This smart pen uses ChatGPT and your iPhone to turn your handwritten notes into almost anything you want it to

XNote app and notebook
(Image credit: XNote)

The iPhone is already a pretty great note-taking device with tons of apps and services available. The built-in Notes app has come on in leaps and bounds in recent years as well, with reliable iCloud syncing making it the default option for people all around the world. Those who want to take handwritten notes can of course use the iPad and an Apple Pencil or similar stylus, while that option also makes it easier than ever to draw and doodle on those notes.

Another note-taking option is to write on paper and then scan it using an iPhone or iPad. That's an option available in the Notes app as well as countless others that are available for download from the App Store. But it can be a fiddly affair and most suited to those with the best iPhones with the best cameras. What if there was a different solution that allowed people to enjoy the best of both worlds?

Turns out, there is. It's called XNote and it's available via a Kickstarter campaign today. A combination of an iPhone app and a smart pen that can write on normal paper, the system can convert handwritten notes into on-screen text if needed, and it tracks pen strokes in real-time as well. But the ability to get notes into an app isn't the whole story. Where XNotes takes things to a new level is its ChatGPT support which allows the app to offer information and answers based on what is written, something that has the potential to change the way people take notes. And you can't do that with a normal notebook.

Smarter writing

So how does XNote work? The system has three components beginning with the pen, but that's just the start. The XNote Indiegogo page explains that the notebook itself is part of the equation which means that you can't use any notebook you choose. This one "has special dots on the pages that let the pen know where it is," while the app is where all of the notes are saved and interacted with.

Once those notes are inside the XNote app the ChatGPT portion of the system comes into effect. Users can ask a variety of questions or issue commands including:

  • Pull up the action points from today's team meeting.
  • Where did I jot down that book recommendation?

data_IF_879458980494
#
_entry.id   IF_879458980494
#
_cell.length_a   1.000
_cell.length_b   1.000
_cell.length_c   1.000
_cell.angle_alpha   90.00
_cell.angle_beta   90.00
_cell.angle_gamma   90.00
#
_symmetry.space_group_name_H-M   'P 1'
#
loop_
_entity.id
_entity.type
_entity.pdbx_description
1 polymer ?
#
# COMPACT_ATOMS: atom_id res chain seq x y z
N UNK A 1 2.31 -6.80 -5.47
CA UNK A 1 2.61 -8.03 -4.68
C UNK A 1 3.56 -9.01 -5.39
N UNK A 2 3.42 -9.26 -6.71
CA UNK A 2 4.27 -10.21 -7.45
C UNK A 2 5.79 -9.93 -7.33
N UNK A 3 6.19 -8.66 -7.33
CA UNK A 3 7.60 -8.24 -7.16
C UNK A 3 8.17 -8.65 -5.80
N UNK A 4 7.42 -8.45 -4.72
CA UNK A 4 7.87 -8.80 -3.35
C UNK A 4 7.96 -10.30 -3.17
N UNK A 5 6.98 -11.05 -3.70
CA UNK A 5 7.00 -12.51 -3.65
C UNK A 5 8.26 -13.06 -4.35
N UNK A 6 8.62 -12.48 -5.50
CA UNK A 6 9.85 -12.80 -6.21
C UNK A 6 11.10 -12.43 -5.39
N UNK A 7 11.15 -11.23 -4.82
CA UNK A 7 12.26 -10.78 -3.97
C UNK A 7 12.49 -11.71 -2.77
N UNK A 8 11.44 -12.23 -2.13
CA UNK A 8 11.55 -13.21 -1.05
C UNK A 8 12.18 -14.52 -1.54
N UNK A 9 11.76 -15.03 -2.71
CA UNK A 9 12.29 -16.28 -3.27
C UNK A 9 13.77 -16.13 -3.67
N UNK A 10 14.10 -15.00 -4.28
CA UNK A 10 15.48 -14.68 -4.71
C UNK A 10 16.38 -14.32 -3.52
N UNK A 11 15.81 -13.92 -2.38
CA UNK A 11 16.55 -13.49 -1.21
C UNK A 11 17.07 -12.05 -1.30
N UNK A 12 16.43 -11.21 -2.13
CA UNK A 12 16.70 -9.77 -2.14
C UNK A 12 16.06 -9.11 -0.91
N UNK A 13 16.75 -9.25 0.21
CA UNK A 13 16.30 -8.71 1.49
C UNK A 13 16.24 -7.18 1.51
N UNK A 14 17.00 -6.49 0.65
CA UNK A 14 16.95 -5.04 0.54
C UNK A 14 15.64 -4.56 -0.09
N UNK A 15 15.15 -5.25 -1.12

• Create a short quiz based on last week's lecture notes.
  • How much sugar do I add based on mom's pie recipe?
  • Remind me of the key points from the team meeting last month.
  • List all my book recommendations from summer.

"No need to sift through pages or set manual reminders. With XNote’s Smart Task Detection, your to-dos stand out. Just jot down a task, and let XNote handle the rest," the blurb explains. "Whether you scribble 'Homework due next week' or note a 'Meeting with Chris tomorrow at 8 am', our cutting-edge AI instantly recognizes and sets reminders for you. Your notes transform into proactive planners, ensuring you never miss a beat. Stay ahead effortlessly with XNote, where your tasks jump off the page and into your day."

That all sounds very impressive, but it won't run cheap. The XNote Early Bird price costs $199 and to get the best out of the whole thing you'll also need an XNote subscription — although those who back the project can pay an additional $59 for a lifetime membership.

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Oliver Haslam
Contributor

Oliver Haslam has written about Apple and the wider technology business for more than a decade with bylines on How-To Geek, PC Mag, iDownloadBlog, and many more. He has also been published in print for Macworld, including cover stories. At iMore, Oliver is involved in daily news coverage and, not being short of opinions, has been known to 'explain' those thoughts in more detail, too.

Having grown up using PCs and spending far too much money on graphics card and flashy RAM, Oliver switched to the Mac with a G5 iMac and hasn't looked back. Since then he's seen the growth of the smartphone world, backed by iPhone, and new product categories come and go. Current expertise includes iOS, macOS, streaming services, and pretty much anything that has a battery or plugs into a wall. Oliver also covers mobile gaming for iMore, with Apple Arcade a particular focus. He's been gaming since the Atari 2600 days and still struggles to comprehend the fact he can play console quality titles on his pocket computer.